'This is another impressive example of the rich harvest of a daring and highly innovative research strategy: to squeeze all information from the archaeological records of human skeletons. This time, Europe is the focus of attention. The large dataset and the advanced techniques lead to many new insights into the long-term development of health, stature, workload, and violence in the continent from Antiquity to the present, challenging established views that the 'rise of the West' was an almost continuous process of economic and sociopolitical development.' Jan Luiten van Zanden, Utrecht University, The Netherlands

    'In this companion volume to the much-acclaimed one on the Western Hemisphere, the authors chronicle in amazing detail the longitudinal and cross-sectional patterns in the health of human populations in Europe from the beginning of time to the modern era based on the physical remains of our ancestors. The 500 pages read like an exciting detective novel with a myriad of surprises along the way, and not only about health but also about diet, lifestyle, and violence. One can trace elements of a Malthusian demographic system across the millennia, beginning with the relatively good health of the Early Medieval populations and with the usual suspects of population density, inequality, income, and climate being the contributing cyclical factors. This book is a delight to read and ponder over. The reader will appreciate the immense amount of effort that went into each one of the projects.' John Komlos, University of Munich, Germany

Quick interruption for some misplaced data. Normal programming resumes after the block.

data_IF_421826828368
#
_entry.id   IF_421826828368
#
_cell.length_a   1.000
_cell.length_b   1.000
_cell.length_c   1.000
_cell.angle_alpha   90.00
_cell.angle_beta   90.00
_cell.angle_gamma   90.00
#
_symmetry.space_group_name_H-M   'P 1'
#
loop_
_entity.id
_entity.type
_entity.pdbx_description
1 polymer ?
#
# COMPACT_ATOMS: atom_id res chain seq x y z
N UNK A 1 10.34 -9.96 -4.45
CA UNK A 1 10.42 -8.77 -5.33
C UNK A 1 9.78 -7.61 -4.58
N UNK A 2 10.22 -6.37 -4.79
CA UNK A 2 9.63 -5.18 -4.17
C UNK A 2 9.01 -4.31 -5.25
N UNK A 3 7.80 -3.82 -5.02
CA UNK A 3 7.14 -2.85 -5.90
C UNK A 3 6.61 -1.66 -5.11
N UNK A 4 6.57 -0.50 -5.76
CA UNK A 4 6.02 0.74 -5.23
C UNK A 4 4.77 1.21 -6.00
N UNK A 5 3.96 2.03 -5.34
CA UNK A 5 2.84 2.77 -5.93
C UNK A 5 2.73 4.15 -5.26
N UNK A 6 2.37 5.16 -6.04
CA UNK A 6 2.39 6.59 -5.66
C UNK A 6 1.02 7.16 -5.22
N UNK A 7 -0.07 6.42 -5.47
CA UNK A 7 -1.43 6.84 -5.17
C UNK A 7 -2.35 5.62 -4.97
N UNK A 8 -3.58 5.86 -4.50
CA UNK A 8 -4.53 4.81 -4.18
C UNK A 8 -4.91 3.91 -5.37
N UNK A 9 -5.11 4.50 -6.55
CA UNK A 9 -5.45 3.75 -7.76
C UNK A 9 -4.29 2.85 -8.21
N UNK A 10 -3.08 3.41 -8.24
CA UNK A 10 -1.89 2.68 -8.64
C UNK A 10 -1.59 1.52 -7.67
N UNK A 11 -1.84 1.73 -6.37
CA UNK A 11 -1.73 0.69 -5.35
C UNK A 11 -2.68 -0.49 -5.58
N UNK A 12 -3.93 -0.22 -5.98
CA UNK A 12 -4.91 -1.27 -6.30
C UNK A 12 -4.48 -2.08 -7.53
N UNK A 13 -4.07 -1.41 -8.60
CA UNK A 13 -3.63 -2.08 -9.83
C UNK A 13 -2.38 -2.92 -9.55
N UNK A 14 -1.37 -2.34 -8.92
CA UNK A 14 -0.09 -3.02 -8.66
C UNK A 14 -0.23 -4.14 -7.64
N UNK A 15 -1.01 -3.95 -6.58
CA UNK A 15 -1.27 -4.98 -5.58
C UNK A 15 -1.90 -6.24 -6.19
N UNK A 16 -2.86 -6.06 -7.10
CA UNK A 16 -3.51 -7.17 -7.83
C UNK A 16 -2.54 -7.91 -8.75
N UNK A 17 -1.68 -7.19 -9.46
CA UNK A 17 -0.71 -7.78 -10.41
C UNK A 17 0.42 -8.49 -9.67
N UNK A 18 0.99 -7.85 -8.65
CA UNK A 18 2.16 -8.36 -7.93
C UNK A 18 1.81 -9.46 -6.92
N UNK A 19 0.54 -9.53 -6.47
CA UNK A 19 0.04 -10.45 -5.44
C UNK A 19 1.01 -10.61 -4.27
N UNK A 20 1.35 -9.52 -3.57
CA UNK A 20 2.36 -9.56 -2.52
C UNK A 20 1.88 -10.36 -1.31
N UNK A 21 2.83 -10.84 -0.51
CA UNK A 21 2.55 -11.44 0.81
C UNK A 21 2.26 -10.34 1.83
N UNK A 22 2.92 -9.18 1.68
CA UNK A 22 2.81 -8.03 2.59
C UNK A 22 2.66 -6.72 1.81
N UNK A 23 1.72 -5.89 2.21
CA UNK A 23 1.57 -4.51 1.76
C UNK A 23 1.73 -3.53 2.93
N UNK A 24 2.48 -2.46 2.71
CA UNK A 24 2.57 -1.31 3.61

See more reviews

    Customer reviews

    Not yet reviewed

    Be the first to review

    Review was not posted due to profanity


    , create a review

    (If you're not , sign out)

    Please enter the right captcha value
    Please enter a star rating.
    Your review must be a minimum of 12 words.

    How do you rate this item?


    Product details

    • Date Published: November 2018
    • format: Hardback
    • isbn: 9781108421959
    • length: 476 pages
    • dimensions: 252 x 178 x 26 mm
    • weight: 1.1kg
    • availability: In stock
  • Table of Contents

    1. The European History of Health project: introduction to goals, materials, and methods Richard H. Steckel, Clark Spencer Larsen, Charlotte A. Roberts and Joerg Baten
    2. Contextual dimensions of health and lifestyle: isotopes, diet, migration, and the archaeological and historical records Rimantas Jankauskas and Gisela Grupe
    3. Measuring community health using skeletal remains: a health index for Europe Richard H. Steckel and Anna Kjellström
    4. The history of European oral health: evidence from dental caries and antemortem tooth loss Ursula Witwer-Backofen and Felix Engel
    5. Proliferative periosteal reactions: assessment of trends in Europe over the past two millennia Carina Marques, Vitor Matos and Nicholas J. Meinzer